We are a commune of inquiring, skeptical, politically centrist, capitalist, anglophile, traditionalist New England Yankee humans, humanoids, and animals with many interests beyond and above politics. Each of us has had a high-school education (or GED), but all had ADD so didn't pay attention very well, especially the dogs. Each one of us does "try my best to be just like I am," and none of us enjoys working for others, including for Maggie, from whom we receive neither a nickel nor a dime. Freedom from nags, cranks, government, do-gooders, control-freaks and idiots is all that we ask for.
As James Madison recorded in Federalist 45, “the powers delegated by the proposed Constitution to the federal government are few and defined.” In other words, what it was not clearly permitted to do, it could not do. That being so, a Bill of Rights made little sense, for, if the federal government had been accorded the opportunity to do only a certain number of things, listing what it could not do was superfluous. Underscoring this point, Alexander Hamilton submitted in Federalist 84 that a list of specific prohibitions would represent “various exceptions to powers not granted; and, on this very account, would afford a colorable pretext to claim more than were granted.” “Why declare,” Hamilton asked, “that things shall not be done which there is no power to do?”
We can't replay history and see if not specifying the freedoms in the Bill of Rights would have led to a stricter understanding of enumerated powers. It's plausible, but I see larger, surrounding cultural events as greater drivers of change over the last 200 years.
Assistant Village Idiot
Hamilton was being disingenuous at best. The father of the 'implied powers' doctrine.
It wasn't necessary, but likely wouldn't have changed history had it not been added.
People in power seek to expand that power, it's a natural event.
But there is more than one way to say things. Obama was on the radio, at some point prior to his Senate run, and commenting that the interesting thing about the Constitution is that it never actually told government what it COULD do - as if asking that question was meaningful for a limiting document.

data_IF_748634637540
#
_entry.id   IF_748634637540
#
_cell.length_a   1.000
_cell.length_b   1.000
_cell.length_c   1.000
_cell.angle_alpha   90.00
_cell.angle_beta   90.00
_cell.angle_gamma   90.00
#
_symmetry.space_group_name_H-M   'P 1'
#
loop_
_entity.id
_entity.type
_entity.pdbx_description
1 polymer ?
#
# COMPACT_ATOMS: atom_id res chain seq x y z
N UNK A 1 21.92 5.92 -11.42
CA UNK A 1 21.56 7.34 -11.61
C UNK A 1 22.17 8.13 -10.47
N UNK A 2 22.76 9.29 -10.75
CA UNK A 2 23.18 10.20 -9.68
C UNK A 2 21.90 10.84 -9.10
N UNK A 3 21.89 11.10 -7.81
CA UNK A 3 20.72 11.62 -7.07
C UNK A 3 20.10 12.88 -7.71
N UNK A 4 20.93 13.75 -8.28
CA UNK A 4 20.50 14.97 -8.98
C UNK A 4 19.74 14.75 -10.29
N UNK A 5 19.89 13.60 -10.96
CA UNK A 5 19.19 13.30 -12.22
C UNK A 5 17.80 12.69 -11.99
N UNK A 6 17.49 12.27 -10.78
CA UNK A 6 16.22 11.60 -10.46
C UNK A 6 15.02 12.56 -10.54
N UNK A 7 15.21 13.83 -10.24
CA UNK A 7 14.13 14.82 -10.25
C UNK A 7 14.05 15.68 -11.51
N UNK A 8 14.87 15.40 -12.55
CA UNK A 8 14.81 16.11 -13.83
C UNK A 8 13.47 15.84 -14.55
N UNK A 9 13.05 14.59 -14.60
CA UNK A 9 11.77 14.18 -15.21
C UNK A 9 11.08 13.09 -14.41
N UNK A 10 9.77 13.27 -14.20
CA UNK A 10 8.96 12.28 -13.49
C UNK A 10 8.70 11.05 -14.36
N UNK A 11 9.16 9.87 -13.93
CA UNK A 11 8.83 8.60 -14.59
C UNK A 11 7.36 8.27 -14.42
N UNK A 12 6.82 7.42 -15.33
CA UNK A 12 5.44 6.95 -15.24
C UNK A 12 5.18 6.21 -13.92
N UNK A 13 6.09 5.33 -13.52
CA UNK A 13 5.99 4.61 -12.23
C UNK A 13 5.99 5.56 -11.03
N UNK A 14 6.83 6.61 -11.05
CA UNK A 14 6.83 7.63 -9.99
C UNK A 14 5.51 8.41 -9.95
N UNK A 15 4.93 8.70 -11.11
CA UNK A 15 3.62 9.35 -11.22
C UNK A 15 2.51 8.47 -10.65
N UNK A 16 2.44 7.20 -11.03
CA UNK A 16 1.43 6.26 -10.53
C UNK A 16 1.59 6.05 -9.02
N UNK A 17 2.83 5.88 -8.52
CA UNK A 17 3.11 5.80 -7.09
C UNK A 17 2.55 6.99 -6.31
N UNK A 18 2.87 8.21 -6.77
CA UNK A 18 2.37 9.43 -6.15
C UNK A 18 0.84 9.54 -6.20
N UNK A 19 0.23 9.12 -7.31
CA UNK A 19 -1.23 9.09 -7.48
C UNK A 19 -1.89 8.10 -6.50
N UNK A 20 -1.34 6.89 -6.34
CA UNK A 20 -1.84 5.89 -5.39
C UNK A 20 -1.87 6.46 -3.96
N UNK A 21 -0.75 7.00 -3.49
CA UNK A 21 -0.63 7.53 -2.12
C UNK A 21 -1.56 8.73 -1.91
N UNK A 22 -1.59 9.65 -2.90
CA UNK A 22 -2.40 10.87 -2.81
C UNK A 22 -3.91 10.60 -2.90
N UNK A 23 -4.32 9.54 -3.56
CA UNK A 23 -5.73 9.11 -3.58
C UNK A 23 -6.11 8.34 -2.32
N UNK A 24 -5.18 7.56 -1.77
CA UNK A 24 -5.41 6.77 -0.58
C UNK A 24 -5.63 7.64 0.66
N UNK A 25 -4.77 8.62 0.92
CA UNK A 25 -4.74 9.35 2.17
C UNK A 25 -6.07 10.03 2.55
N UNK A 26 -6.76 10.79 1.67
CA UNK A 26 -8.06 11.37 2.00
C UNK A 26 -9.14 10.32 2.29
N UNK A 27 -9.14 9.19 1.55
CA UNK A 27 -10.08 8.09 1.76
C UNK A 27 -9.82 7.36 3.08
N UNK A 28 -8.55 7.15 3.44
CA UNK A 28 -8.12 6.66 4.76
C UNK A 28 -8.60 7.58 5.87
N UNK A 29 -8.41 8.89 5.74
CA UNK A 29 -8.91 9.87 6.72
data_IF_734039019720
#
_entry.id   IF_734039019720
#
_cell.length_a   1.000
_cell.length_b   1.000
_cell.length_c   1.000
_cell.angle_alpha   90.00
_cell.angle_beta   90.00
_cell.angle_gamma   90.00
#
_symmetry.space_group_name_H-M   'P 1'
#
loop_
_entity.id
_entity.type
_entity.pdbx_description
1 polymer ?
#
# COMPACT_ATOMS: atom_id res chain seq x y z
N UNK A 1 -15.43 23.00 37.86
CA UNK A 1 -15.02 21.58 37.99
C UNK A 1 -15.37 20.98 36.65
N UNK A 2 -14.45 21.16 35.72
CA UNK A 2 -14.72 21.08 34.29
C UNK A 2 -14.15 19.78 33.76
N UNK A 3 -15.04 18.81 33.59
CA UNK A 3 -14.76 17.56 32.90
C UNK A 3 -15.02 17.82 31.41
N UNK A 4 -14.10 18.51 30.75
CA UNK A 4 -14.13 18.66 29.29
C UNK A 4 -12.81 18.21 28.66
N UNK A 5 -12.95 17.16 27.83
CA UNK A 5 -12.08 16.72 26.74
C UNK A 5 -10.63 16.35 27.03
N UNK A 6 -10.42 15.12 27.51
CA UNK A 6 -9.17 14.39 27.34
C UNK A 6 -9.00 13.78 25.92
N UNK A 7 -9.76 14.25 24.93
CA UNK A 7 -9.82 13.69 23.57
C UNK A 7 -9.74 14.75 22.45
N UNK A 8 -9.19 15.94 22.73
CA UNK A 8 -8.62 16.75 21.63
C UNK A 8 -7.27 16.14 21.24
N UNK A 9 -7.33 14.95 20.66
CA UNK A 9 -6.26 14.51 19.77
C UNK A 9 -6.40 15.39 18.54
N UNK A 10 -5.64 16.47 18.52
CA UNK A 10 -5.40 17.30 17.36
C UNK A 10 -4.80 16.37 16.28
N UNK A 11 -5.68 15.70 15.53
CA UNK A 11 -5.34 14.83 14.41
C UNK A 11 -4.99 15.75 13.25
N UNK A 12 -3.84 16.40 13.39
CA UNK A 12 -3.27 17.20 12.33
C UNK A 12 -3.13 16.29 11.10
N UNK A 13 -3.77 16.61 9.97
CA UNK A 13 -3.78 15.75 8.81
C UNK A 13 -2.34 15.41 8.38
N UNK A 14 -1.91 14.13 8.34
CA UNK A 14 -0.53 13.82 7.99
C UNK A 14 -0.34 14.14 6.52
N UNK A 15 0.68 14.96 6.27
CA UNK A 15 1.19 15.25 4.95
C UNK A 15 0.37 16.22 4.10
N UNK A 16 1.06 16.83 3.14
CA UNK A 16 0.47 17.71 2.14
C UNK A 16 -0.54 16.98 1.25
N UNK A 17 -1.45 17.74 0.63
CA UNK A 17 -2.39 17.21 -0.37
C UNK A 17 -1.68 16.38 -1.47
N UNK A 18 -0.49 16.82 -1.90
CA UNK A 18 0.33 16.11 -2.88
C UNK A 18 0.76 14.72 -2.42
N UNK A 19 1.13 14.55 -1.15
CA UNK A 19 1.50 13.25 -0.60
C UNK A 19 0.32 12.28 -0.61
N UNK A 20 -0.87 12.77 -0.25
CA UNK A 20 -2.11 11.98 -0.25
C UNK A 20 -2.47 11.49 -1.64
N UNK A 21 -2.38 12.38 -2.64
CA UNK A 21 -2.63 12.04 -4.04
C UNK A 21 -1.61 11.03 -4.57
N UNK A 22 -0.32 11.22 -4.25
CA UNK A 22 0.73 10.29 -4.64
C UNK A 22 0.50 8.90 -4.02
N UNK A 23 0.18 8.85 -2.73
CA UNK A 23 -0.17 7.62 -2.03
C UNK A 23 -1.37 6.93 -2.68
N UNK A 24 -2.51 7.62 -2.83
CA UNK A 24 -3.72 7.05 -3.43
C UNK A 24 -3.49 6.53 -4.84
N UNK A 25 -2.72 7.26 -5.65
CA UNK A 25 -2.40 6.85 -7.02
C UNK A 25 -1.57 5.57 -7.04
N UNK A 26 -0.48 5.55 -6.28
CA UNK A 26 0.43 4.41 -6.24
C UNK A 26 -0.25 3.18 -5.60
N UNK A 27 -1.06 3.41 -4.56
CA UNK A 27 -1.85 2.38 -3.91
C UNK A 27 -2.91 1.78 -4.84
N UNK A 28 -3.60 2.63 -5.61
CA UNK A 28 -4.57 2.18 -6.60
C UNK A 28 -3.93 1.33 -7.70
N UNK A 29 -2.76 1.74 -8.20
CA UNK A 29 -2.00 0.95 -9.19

That's the essential problem with a dangerous man like him. Seeing that the Constitution didn't enumerate much about what government COULD do - he now seeks to expand what it CAN DO, because there is no language specifically spelling out that he's not allowed to do that.
It would have been nice to have had foresight which would have allowed the Founders to say there is no right or reason to expand beyond that which is enumerated here in a more meaningful way than they did. Clearly, WE understand it's a limiting document and the government is too large - but many people just assume we can't get along without it any more unless it's this large.
It's not true. But people oddly think it is. That's what people like Obama count on.
Yeah, yeah, yeah. But we see such rights were not enumerated in the English Bill of Rights and they are fast on their way to doing away with the last of them already most have been usurped.
Magna Carta, the English Bill of Rights, the American Bill of Rights were all attempts to deal with usurpation of the ancient liberties of English speaking peoples by the executive and the government. It took longer this time but we are again seeing the usurpation. Is it time for another civil war to reset?
the first part of that article is just more hand wringing, another strawman, totally pointless.
the second part misses the point of why the BoR is needed. the 14th amendment incorporates rights protected by the BoR against the states. while the federal government is limited to specific enumerations of power, state governments are governments of general jurisdiction.
without the BoR, there's no effective protection of these rights against state (non-federal) legislation. you could have states that license newspapers, set up official churches, ban all firearms; civil rights and due process would mean anything and nothing at all.
Brian Williams' Imagination